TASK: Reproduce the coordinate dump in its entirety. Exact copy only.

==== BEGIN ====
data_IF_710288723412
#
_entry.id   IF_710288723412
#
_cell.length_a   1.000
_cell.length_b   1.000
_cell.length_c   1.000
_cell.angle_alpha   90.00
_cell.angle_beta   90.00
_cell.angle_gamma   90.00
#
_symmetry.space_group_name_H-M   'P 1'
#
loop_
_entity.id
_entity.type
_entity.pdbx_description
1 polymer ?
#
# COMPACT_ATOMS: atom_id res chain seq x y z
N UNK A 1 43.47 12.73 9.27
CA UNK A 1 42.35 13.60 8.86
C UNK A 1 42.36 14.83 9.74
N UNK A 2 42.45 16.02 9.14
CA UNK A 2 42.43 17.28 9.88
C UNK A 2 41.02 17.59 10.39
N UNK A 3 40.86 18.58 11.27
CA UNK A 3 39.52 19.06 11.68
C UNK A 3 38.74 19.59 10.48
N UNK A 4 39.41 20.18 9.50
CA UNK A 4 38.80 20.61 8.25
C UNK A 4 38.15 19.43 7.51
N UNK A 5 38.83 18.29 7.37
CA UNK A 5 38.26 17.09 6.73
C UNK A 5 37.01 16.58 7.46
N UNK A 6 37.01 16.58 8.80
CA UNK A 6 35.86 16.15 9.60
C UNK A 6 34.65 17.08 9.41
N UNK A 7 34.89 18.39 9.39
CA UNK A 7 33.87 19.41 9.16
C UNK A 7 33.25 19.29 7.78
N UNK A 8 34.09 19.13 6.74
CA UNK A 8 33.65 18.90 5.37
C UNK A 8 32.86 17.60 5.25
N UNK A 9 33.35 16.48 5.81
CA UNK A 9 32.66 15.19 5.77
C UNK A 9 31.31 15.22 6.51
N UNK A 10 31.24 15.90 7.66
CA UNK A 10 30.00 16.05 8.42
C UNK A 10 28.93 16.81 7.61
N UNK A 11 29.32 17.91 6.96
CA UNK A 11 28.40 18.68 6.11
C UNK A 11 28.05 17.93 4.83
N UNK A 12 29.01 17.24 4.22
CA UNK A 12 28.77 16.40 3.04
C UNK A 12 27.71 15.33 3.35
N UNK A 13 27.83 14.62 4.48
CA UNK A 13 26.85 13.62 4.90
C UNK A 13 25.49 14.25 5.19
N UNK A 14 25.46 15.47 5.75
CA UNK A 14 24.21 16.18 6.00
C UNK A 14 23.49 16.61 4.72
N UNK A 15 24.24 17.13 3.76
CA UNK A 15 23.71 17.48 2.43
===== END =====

data_IF_710288723412
#
_entry.id   IF_710288723412
#
_cell.length_a   1.000
_cell.length_b   1.000
_cell.length_c   1.000
_cell.angle_alpha   90.00
_cell.angle_beta   90.00
_cell.angle_gamma   90.00
#
_symmetry.space_group_name_H-M   'P 1'
#
loop_
_entity.id
_entity.type
_entity.pdbx_description
1 polymer ?
#
# COMPACT_ATOMS: atom_id res chain seq x y z
N UNK A 1 43.47 12.73 9.27
CA UNK A 1 42.35 13.60 8.86
C UNK A 1 42.36 14.83 9.74
N UNK A 2 42.45 16.02 9.14
CA UNK A 2 42.43 17.28 9.88
C UNK A 2 41.02 17.59 10.39
N UNK A 3 40.86 18.58 11.27
CA UNK A 3 39.52 19.06 11.68
C UNK A 3 38.74 19.59 10.48
N UNK A 4 39.41 20.18 9.50
CA UNK A 4 38.80 20.61 8.25
C UNK A 4 38.15 19.43 7.51
N UNK A 5 38.83 18.29 7.37
CA UNK A 5 38.26 17.09 6.73
C UNK A 5 37.01 16.58 7.46
N UNK A 6 37.01 16.58 8.80
CA UNK A 6 35.86 16.15 9.60
C UNK A 6 34.65 17.08 9.41
N UNK A 7 34.89 18.39 9.39
CA UNK A 7 33.87 19.41 9.16
C UNK A 7 33.25 19.29 7.78
N UNK A 8 34.09 19.13 6.74
CA UNK A 8 33.65 18.90 5.37
C UNK A 8 32.86 17.60 5.25
N UNK A 9 33.35 16.48 5.81
CA UNK A 9 32.66 15.19 5.77
C UNK A 9 31.31 15.22 6.51
N UNK A 10 31.24 15.90 7.66
CA UNK A 10 30.00 16.05 8.42
C UNK A 10 28.93 16.81 7.61
N UNK A 11 29.32 17.91 6.96
CA UNK A 11 28.40 18.68 6.11
C UNK A 11 28.05 17.93 4.83
N UNK A 12 29.01 17.24 4.22
CA UNK A 12 28.77 16.40 3.04
C UNK A 12 27.71 15.33 3.35
N UNK A 13 27.83 14.62 4.48
CA UNK A 13 26.85 13.62 4.90
C UNK A 13 25.49 14.25 5.19
N UNK A 14 25.46 15.47 5.75
CA UNK A 14 24.21 16.18 6.00
C UNK A 14 23.49 16.61 4.72
N UNK A 15 24.24 17.13 3.76
CA UNK A 15 23.71 17.48 2.43